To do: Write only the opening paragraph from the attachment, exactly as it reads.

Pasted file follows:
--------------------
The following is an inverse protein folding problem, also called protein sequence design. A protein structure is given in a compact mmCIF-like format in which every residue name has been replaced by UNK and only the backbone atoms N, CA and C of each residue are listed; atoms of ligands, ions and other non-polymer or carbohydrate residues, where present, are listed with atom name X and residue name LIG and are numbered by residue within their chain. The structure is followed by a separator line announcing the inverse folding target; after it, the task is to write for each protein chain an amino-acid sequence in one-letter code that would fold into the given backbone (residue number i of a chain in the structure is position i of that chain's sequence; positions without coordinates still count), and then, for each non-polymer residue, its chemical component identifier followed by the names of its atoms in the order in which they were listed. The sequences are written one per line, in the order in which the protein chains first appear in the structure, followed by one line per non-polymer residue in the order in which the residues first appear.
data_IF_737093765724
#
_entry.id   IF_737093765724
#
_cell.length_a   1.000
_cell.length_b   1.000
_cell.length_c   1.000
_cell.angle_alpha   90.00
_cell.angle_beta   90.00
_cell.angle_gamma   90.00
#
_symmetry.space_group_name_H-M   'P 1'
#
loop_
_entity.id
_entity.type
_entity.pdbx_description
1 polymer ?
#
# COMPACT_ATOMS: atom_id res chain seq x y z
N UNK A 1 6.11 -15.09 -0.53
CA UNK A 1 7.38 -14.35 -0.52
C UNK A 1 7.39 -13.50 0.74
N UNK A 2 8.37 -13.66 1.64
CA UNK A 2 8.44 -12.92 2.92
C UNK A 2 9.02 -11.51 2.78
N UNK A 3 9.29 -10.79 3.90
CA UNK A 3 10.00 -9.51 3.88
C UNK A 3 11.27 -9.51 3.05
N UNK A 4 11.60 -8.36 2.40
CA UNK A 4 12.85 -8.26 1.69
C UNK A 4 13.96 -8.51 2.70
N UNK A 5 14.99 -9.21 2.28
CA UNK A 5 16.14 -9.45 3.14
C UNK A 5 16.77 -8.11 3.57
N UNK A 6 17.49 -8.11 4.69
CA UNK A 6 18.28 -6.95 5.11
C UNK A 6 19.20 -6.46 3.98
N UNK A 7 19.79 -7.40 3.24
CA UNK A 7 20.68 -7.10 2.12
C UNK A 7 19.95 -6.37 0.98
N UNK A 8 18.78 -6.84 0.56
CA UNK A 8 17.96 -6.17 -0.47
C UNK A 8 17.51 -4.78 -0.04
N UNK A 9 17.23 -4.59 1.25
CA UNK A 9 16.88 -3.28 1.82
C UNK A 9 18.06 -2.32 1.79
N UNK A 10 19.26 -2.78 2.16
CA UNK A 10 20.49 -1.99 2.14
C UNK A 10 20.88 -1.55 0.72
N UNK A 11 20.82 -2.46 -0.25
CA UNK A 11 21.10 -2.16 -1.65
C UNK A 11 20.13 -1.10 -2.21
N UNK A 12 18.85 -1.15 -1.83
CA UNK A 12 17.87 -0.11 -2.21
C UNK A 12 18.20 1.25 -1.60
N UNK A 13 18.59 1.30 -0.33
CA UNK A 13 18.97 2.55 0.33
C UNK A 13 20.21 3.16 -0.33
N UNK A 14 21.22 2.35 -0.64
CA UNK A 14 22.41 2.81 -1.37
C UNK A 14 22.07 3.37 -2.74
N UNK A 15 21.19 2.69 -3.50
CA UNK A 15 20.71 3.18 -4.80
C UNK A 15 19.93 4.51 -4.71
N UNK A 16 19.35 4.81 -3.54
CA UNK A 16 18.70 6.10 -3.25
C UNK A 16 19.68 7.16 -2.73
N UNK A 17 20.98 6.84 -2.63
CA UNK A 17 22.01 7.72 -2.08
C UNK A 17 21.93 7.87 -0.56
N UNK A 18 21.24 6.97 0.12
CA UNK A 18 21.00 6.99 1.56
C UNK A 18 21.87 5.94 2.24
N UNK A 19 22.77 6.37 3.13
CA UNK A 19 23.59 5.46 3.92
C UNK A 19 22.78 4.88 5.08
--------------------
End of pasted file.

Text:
The following is an inverse protein folding problem, also called protein sequence design. A protein structure is given in a compact mmCIF-like format in which every residue name has been replaced by UNK and only the backbone atoms N, CA and C of each residue are listed; atoms of ligands, ions and other non-polymer or carbohydrate residues, where present, are listed with atom name X and residue name LIG and are numbered by residue within their chain. The structure is followed by a separator line announcing the inverse folding target; after it, the task is to write for each protein chain an amino-acid sequence in one-letter code that would fold into the given backbone (residue number i of a chain in the structure is position i of that chain's sequence; positions without coordinates still count), and then, for each non-polymer residue, its chemical component identifier followed by the names of its atoms in the order in which they were listed. The sequences are written one per line, in the order in which the protein chains first appear in the structure, followed by one line per non-polymer residue in the order in which the residues first appear.